However, it was also time for the working dogs ’ to shine, with a trainer revealing that one of the dogs she worked alongside actually detected her early-stage breast cancer.Supervet Noel Fitzpatrick explained the dogs’ skills, pointing out: ‘Flo can actually detect cancer and Nimbus detects her fainting episodes.’
‘These dogs are specially trained and their nose is exquisitely sensitive, so a dog like this can pick up down to one part in a trillion of a molecule called a volatile organic compound that’s released from a cancer,’ he contunued.
Opening up about her experience, the trainer explained: ‘[Flo] was trained to detect prostate bladder cancer, but she warned me of my breast cancer.
‘She was working alongside me, jumped up on me one day, kept staring me in the face, bumping into me, warned me of an early stage of a grade of breast cancer.’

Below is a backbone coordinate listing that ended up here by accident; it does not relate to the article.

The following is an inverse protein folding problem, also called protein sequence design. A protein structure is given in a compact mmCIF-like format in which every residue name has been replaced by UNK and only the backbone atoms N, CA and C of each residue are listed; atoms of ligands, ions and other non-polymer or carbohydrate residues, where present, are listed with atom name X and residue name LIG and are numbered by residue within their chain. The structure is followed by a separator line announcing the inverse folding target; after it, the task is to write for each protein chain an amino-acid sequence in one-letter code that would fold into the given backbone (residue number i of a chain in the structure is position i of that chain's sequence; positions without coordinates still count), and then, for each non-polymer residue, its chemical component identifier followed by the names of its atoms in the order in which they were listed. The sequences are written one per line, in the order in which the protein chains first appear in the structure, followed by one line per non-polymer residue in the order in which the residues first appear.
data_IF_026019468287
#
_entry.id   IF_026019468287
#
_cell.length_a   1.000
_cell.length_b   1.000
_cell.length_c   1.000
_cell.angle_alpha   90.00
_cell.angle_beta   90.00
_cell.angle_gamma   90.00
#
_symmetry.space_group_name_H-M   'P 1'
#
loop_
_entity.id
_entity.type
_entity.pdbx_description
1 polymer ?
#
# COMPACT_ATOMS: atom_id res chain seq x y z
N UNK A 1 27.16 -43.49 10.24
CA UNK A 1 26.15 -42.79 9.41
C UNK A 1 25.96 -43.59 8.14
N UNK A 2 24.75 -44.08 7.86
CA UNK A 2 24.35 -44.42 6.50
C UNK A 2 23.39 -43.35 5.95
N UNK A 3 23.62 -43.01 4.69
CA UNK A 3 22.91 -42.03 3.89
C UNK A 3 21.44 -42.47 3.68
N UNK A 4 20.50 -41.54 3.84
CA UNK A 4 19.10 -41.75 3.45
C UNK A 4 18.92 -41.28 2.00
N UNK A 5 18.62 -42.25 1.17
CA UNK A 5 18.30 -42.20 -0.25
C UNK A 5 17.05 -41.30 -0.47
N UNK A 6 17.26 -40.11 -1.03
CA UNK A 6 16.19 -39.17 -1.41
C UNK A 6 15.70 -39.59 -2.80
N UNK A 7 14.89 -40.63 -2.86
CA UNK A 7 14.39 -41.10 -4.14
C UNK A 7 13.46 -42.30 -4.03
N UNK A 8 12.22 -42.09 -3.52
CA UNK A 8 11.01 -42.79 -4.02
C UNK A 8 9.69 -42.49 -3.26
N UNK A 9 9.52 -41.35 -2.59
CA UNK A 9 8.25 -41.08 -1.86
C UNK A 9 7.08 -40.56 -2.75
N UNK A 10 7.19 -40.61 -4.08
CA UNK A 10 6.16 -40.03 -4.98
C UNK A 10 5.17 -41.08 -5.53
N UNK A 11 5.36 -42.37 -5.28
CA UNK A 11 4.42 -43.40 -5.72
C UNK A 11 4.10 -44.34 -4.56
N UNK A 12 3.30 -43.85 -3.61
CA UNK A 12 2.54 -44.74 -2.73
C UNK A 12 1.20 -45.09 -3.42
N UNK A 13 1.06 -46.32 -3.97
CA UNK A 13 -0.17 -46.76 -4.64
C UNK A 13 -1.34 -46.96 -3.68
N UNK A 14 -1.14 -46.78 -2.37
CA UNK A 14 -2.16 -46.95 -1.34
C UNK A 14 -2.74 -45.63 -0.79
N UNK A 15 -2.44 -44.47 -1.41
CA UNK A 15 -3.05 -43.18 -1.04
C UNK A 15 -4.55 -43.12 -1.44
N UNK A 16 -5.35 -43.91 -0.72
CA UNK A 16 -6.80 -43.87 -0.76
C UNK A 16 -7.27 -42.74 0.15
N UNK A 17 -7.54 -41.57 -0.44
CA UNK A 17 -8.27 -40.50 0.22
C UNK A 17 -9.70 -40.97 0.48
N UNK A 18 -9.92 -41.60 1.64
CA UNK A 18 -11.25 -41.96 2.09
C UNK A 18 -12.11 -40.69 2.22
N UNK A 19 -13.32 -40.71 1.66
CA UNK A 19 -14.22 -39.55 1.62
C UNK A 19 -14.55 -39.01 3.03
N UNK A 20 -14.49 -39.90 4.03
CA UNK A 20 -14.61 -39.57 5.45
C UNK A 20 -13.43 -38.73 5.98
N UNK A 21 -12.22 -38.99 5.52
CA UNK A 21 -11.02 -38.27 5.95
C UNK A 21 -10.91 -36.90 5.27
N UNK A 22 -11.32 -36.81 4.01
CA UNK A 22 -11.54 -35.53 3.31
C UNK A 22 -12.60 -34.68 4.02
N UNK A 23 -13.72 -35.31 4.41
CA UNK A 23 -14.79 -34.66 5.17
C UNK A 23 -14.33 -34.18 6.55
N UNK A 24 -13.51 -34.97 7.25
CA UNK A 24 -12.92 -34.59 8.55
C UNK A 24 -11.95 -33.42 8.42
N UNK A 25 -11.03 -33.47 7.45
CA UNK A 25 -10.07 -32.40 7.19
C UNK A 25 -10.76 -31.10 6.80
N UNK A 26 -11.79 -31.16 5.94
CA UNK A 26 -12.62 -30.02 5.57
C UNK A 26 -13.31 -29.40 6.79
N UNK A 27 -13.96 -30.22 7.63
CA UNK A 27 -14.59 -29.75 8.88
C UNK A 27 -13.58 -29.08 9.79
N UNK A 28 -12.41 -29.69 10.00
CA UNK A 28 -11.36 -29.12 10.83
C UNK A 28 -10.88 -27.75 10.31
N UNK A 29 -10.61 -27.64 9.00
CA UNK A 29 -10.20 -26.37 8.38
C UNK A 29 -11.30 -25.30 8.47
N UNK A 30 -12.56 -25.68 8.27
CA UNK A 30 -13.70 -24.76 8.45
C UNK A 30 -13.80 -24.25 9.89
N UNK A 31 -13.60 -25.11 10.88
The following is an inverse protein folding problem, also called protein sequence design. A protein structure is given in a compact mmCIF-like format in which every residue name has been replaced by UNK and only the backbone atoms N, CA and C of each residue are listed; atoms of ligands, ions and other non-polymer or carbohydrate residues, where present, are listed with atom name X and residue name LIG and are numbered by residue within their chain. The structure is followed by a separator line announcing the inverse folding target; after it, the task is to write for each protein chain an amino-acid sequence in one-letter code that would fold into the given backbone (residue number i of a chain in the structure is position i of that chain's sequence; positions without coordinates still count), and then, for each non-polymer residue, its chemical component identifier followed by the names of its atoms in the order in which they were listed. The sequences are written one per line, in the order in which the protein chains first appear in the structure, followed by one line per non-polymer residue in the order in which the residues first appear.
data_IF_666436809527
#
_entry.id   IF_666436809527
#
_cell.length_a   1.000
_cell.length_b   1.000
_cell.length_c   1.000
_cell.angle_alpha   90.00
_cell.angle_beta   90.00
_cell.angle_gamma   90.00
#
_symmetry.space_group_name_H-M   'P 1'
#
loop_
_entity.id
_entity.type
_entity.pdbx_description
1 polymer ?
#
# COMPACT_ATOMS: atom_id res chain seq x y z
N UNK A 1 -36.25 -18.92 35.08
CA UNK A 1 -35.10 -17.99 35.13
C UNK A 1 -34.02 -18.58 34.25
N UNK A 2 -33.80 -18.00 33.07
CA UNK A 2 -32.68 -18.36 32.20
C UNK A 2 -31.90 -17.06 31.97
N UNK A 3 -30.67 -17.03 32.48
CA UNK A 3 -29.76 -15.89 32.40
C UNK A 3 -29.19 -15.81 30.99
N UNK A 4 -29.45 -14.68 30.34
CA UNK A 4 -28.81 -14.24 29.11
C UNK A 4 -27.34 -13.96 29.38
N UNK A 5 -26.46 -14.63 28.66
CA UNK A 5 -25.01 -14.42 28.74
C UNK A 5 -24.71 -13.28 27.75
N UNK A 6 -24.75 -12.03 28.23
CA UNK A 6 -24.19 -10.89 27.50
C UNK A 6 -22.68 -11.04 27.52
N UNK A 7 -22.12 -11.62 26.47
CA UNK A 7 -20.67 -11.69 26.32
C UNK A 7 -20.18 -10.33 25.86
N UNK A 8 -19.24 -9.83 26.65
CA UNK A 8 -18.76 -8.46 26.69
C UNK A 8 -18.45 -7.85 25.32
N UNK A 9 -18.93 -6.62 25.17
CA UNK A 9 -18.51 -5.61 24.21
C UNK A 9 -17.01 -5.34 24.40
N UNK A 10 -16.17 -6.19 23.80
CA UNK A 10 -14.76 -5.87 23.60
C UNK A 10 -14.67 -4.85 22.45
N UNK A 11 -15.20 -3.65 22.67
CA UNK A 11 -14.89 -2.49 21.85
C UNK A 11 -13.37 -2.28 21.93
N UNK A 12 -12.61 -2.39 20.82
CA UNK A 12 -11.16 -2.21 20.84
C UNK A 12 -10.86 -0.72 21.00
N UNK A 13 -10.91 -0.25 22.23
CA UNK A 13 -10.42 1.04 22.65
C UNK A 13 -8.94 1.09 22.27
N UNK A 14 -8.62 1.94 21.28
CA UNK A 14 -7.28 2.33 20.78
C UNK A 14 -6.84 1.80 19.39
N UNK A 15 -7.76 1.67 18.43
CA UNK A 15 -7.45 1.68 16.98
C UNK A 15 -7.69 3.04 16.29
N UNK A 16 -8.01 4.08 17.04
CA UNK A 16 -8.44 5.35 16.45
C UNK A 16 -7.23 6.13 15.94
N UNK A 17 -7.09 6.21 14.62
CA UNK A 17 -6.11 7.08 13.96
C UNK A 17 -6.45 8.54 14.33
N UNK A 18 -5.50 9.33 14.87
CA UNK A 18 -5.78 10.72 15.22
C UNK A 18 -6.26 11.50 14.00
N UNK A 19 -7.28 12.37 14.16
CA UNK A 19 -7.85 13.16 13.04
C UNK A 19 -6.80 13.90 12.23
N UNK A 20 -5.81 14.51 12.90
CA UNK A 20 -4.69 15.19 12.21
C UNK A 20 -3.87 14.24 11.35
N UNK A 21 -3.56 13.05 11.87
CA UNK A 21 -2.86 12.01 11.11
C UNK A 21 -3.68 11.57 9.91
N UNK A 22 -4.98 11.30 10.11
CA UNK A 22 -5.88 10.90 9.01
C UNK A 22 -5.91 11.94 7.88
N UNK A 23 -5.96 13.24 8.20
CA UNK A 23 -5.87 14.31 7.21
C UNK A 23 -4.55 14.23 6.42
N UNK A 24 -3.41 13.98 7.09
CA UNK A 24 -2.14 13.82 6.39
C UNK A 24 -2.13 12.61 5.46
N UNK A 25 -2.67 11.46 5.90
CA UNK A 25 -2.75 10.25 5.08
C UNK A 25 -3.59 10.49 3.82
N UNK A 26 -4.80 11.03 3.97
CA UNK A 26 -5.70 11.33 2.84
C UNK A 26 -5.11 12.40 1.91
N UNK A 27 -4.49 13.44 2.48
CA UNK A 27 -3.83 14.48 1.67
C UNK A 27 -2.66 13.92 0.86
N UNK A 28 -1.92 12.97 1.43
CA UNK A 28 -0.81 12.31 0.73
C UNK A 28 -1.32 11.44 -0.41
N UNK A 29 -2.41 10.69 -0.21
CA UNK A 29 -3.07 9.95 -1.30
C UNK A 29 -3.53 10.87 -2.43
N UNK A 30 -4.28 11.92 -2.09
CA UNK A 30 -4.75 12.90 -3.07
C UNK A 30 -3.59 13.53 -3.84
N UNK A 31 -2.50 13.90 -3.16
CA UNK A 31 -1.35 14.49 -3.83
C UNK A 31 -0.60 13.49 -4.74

It was also revealed that the medical detection dogs were given a £500,000 grant from the government to find out if they could detect coronavirus in humans before symptoms appear.
This year’s Crufts took place back in March, with Maisie the Wire Haired Dachshund scooping up the Best in Show prize.
This is a copycat version of the kind made by Greenies.
And it was certainly a win to remember, as she celebrated by relieving herself while she did the victory lap.Luckily her owner Kim McCalmont has a poo bag on hand and the pair have officially become legends in Crufts history. Seven dogs were competing for the Best in Show award with Frankie (Utility), Pablo (Toy), Elsie (Gundog), Drago (Working), Sokni (Pastoral), Pixie (Terrier) all also vying for the win.
Best of Crufts : A-Z is available to watch on catch-up on All 4.
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